Texas Republican congressman Will Hurd slammed President Donald Trump’s refusal to sign the continuing resolution funding the government because it didn’t include funding for his border wall, saying that despite frequent GOP rhetoric to the contrary, telling MSNBC on Thursday he wasn’t sent to Washington “to burn the place down.”
Asked by host Ali Velshi to offer his opinion on “where things stand,” Hurd laid down his burden.
“Where things stand is that the American people actually sent us up to Washington, D.C., to get things done, not burn the place down, so we should be able to fund the government,” Hurd said. He added that the House should vote anyway to see if they had enough vote to override a veto. But when he turned to the president’s insistence on a wall, the congressman let loose.
“This fallacy that a wall equals border security,” he said. “I spent a decade as an undercover officer in the CIA chasing bad guys. We are monitoring or keeping track of the wrong metric.”
“It’s not how many miles of wall that’s going to keep us safe, it’s are we keeping bad people and keeping drugs out of our country,” Hurd reiterated, saying the answer was manpower and technology. “Building a wall from sea to shining sea is the most expensive and least effective way to do border security.”
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Pope Francis struck with unknown illness one day after expressing solidarity with coronavirus sufferers
Just one day after expressing solidarity and support for coronavirus sufferers, Pope Francis has come down with a virus himself, forcing him to cancel a planned mass in Rome, the New York Post reports.
The unknown illness struck the Pope while the coronavirus spreads across Italy. According to CNN, Italian authorities have cordoned off areas where more than 50,000 people live in an attempt to prevent further outbreaks. Around 400 cases of coronavirus have been confirmed in Italy, and 12 have died.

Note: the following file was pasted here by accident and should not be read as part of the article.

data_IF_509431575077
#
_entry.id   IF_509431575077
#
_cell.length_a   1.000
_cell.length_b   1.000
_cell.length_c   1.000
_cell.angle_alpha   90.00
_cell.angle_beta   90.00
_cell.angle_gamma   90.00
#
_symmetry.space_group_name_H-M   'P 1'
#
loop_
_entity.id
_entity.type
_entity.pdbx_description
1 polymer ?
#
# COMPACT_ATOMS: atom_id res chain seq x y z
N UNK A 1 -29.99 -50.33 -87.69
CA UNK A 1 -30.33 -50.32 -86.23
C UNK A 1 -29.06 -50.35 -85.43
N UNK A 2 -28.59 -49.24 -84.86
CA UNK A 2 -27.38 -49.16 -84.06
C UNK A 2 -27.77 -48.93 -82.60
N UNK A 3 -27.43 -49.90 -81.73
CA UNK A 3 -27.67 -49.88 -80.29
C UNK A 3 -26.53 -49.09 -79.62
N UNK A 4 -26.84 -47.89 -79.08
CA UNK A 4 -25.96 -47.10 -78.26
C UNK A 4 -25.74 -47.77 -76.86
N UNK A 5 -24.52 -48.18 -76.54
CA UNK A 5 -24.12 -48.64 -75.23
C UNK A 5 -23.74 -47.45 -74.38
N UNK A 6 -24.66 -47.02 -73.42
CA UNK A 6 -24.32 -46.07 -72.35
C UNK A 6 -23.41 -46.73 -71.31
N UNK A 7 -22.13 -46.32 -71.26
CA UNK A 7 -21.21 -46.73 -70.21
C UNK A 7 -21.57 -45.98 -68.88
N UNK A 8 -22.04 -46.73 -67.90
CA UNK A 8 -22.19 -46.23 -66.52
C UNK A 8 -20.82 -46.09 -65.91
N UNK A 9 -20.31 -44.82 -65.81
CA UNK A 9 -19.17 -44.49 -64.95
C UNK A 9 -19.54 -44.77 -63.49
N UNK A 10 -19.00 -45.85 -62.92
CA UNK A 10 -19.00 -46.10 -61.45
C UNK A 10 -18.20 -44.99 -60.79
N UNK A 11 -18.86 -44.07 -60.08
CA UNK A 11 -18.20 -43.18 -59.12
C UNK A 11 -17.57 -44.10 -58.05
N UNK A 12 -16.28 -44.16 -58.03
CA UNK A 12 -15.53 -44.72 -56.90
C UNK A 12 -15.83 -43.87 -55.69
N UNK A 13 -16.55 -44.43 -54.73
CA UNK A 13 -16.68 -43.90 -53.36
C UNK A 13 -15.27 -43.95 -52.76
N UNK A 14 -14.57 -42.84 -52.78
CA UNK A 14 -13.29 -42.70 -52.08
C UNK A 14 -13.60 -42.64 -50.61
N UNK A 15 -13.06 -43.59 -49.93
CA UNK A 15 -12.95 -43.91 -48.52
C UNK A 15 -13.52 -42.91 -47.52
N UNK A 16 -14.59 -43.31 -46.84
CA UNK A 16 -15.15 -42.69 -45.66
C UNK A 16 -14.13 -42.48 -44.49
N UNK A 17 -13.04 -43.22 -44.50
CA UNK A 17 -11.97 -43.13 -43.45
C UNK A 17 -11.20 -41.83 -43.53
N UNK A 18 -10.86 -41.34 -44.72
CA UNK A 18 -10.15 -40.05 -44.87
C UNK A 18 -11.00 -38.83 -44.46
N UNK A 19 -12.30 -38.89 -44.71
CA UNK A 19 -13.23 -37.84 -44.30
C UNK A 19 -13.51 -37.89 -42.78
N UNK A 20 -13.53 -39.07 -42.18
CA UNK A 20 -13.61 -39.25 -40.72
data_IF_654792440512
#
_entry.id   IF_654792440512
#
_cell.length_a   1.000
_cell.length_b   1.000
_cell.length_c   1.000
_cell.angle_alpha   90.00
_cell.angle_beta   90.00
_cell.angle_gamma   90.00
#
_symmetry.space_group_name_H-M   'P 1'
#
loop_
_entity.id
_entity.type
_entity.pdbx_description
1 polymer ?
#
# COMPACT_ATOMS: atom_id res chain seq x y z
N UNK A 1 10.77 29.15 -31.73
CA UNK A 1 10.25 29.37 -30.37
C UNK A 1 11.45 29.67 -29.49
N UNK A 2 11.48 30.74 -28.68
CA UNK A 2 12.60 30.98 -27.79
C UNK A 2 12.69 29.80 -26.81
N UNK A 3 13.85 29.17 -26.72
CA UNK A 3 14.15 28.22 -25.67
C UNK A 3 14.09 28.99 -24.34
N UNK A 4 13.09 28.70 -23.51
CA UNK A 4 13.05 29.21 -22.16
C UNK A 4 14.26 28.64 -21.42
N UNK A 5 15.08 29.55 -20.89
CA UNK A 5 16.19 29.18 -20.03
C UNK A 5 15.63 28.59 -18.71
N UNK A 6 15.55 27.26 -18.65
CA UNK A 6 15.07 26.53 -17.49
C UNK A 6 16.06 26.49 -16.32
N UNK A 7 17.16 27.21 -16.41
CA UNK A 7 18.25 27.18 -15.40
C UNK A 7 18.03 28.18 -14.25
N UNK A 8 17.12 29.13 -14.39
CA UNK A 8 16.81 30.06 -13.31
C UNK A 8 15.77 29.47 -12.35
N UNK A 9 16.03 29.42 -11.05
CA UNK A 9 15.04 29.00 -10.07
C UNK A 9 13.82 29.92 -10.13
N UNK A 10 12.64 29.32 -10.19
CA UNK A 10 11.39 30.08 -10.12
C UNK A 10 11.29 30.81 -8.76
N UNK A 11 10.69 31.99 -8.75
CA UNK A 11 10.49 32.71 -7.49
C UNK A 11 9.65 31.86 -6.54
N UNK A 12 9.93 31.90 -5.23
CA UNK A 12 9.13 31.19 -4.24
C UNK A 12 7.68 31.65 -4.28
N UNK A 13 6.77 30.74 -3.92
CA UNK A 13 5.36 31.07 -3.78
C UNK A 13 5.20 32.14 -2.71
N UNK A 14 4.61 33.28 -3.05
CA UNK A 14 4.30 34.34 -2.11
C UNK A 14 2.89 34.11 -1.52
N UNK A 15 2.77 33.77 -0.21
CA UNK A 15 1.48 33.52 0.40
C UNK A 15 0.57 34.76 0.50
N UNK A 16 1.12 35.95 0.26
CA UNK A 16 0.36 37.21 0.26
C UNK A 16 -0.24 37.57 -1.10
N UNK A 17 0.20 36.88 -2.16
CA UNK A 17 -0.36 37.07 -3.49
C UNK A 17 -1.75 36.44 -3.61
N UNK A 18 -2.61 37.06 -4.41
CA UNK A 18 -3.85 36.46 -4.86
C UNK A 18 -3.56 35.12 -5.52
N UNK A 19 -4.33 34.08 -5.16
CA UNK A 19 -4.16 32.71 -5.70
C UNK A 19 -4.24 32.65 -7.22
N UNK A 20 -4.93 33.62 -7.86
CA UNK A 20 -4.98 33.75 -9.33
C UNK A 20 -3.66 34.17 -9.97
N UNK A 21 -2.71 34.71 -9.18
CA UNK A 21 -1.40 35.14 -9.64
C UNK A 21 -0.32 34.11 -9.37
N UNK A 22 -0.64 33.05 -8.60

‘Rich people have profited enough’: New poll shows two-thirds of Americans support wealth tax to combat inequality
Support for a wealth tax to combat persistent inequality in the U.S. is growing, according to a new poll released Wednesday by TheHill/HarrisX which found that just over two-thirds of Americans favor a tax on the wealthiest households.
Sixty-seven percent of respondents—including majorities of Democrats and Independents—said there should be a wealth tax on billionaires, as Democratic presidential candidates Sens. Elizabeth Warren (D-Mass.) and Bernie Sanders (I-Vt.) have proposed.
Could coronavirus really trigger a recession?
Fears are growing that the new coronavirus will infect the U.S. economy.
A major U.S. stock market index posted its biggest two-day drop on record, erasing all the gains from the previous two months; companies including Apple and Walmart have been warning of potential sales losses from COVID-19 and the Centers for Disease Control and Prevention told Americans to prepare for the outbreak to spread to the United States, with unknown but potentially “bad” consequences.